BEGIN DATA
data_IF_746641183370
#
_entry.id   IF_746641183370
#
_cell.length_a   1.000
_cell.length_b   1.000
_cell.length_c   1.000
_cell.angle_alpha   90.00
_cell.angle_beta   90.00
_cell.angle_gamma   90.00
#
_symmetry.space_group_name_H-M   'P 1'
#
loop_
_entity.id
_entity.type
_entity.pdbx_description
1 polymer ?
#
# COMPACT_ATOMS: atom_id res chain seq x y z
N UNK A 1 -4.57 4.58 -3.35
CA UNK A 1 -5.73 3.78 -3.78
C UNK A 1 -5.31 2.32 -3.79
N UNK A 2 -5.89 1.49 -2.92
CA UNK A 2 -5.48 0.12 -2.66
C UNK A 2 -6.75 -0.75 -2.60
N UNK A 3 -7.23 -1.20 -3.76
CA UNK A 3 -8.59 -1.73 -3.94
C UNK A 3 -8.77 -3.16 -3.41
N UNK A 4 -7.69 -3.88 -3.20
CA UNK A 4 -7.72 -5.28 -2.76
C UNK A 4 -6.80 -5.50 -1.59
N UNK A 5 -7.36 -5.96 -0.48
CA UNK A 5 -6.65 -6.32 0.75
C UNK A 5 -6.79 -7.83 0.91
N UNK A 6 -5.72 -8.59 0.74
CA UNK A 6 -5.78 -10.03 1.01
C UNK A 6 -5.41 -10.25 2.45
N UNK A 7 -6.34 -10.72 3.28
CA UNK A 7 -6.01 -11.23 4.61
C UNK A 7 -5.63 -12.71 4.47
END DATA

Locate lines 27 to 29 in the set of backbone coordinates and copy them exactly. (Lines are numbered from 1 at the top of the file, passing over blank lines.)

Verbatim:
N UNK A 3 -7.23 -1.20 -3.76
CA UNK A 3 -8.59 -1.73 -3.94
C UNK A 3 -8.77 -3.16 -3.41